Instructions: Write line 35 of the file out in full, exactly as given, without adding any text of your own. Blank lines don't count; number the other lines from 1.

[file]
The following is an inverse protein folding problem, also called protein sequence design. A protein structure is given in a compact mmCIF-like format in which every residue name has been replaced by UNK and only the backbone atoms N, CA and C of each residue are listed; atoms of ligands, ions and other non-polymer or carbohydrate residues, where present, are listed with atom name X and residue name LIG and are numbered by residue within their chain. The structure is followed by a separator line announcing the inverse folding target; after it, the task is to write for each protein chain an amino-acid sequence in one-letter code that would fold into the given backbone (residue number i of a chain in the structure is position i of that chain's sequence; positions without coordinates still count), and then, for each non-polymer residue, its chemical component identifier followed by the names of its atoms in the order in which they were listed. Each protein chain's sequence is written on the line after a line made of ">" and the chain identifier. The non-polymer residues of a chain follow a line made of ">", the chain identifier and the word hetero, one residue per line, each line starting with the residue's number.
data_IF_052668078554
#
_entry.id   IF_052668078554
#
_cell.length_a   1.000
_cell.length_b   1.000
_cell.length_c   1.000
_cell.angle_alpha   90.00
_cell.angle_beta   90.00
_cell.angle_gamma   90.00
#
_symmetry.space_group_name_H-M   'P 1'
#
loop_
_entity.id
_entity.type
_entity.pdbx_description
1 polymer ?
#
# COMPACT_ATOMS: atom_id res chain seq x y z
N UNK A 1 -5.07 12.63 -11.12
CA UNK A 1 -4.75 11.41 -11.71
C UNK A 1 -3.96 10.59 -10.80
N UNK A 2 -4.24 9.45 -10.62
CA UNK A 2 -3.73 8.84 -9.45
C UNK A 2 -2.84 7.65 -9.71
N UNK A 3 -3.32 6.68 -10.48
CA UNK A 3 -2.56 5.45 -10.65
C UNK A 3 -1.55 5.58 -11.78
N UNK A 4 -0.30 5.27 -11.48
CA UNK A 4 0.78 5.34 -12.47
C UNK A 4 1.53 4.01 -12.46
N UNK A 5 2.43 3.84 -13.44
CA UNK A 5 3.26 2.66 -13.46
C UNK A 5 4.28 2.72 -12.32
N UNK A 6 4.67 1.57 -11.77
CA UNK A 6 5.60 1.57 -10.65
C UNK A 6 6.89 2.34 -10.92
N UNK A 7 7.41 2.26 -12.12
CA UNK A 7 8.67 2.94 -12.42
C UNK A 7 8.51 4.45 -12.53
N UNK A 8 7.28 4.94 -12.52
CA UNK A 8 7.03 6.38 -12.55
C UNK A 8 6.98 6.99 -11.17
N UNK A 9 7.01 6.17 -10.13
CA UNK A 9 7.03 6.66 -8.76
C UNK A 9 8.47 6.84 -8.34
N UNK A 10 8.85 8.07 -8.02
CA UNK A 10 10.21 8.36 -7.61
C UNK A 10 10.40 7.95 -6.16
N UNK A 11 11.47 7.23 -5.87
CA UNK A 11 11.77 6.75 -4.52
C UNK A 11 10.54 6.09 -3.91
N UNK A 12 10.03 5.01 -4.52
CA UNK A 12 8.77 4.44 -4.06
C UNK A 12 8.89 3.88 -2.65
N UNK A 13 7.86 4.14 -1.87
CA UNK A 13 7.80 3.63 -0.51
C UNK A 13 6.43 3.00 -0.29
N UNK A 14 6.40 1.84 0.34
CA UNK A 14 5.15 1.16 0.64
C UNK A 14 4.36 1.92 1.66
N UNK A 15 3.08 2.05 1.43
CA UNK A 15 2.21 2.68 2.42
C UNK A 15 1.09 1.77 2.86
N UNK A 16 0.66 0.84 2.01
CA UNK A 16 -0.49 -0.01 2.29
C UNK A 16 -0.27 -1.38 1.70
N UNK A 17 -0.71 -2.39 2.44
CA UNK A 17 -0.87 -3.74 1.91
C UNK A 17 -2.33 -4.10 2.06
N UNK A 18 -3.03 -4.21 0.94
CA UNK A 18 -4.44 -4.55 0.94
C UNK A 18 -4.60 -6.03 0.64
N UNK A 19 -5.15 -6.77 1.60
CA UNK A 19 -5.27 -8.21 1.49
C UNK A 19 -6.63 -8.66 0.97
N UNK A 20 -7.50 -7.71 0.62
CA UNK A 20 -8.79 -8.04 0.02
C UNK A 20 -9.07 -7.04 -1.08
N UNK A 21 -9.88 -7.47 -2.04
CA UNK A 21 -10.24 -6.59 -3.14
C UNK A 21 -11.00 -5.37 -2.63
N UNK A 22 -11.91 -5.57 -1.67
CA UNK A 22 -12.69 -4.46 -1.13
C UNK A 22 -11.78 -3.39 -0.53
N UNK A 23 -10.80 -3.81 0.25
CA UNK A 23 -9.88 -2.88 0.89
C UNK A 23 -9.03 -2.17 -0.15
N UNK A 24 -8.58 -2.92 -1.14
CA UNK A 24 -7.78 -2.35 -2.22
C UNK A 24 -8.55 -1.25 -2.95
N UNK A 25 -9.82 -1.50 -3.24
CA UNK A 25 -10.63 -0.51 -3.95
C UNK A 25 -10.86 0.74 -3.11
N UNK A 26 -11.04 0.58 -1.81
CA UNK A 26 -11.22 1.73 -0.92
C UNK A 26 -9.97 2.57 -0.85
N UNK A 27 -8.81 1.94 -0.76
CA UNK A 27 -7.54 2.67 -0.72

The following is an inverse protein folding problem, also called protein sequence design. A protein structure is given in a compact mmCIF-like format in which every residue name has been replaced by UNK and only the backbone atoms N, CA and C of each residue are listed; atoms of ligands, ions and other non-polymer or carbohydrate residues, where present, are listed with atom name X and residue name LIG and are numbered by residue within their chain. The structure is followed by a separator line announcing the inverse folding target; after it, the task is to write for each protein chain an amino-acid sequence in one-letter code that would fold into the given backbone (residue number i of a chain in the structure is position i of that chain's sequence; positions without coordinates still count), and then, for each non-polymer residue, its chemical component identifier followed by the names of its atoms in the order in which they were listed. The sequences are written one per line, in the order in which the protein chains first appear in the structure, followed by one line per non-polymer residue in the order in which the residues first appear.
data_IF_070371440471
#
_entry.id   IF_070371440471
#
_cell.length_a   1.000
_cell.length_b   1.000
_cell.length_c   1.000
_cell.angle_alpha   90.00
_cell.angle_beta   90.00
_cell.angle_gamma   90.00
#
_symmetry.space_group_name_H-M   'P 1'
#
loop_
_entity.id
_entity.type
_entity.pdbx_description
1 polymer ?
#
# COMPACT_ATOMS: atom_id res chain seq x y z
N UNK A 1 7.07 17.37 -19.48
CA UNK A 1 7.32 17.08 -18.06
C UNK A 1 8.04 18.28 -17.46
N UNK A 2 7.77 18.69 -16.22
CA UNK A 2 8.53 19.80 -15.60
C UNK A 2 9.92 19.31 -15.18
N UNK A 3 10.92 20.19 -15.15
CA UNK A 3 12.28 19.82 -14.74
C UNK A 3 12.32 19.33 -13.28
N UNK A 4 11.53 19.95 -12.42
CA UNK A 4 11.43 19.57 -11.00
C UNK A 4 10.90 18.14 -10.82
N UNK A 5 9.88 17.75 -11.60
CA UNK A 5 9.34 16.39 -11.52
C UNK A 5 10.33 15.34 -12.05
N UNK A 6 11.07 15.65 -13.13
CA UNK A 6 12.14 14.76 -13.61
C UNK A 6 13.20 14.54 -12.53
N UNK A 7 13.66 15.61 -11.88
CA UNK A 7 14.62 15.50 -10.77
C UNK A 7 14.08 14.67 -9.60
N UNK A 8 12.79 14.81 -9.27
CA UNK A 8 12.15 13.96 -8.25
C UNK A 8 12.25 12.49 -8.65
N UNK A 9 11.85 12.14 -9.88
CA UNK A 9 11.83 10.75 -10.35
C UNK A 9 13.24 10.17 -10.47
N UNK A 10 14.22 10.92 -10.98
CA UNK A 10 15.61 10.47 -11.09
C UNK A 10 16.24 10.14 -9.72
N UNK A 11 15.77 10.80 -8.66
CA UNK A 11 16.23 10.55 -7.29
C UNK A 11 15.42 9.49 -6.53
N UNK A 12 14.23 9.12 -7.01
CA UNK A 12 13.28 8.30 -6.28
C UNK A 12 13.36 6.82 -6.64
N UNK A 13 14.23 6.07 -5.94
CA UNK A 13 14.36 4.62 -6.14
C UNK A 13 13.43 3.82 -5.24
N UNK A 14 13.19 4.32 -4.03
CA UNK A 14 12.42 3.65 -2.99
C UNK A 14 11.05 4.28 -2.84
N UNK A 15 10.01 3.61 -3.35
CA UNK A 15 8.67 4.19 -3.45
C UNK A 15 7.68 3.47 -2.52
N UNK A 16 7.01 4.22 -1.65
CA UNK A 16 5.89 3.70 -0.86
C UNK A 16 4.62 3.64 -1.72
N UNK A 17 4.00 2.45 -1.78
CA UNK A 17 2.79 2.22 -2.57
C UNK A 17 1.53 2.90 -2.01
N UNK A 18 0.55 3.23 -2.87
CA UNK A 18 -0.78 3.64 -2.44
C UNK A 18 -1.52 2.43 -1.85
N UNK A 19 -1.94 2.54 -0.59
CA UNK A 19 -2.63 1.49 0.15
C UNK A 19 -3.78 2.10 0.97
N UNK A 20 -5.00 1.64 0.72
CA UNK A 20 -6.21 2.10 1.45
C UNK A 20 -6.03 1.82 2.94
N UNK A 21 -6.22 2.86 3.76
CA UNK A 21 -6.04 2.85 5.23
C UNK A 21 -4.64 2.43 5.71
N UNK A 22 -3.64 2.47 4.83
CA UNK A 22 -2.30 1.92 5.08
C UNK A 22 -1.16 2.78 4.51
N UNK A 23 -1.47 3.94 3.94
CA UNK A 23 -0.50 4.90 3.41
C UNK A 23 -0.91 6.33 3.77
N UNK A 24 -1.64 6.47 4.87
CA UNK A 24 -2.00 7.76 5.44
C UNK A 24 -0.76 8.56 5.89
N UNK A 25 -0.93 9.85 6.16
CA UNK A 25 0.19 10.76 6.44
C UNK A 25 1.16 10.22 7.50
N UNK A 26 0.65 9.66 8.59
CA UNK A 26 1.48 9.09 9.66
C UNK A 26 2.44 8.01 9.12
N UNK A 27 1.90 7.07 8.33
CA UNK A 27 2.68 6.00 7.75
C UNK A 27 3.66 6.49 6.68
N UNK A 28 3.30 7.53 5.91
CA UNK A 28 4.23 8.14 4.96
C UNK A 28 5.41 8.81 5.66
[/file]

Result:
CA UNK A 5 3.26 2.66 -13.46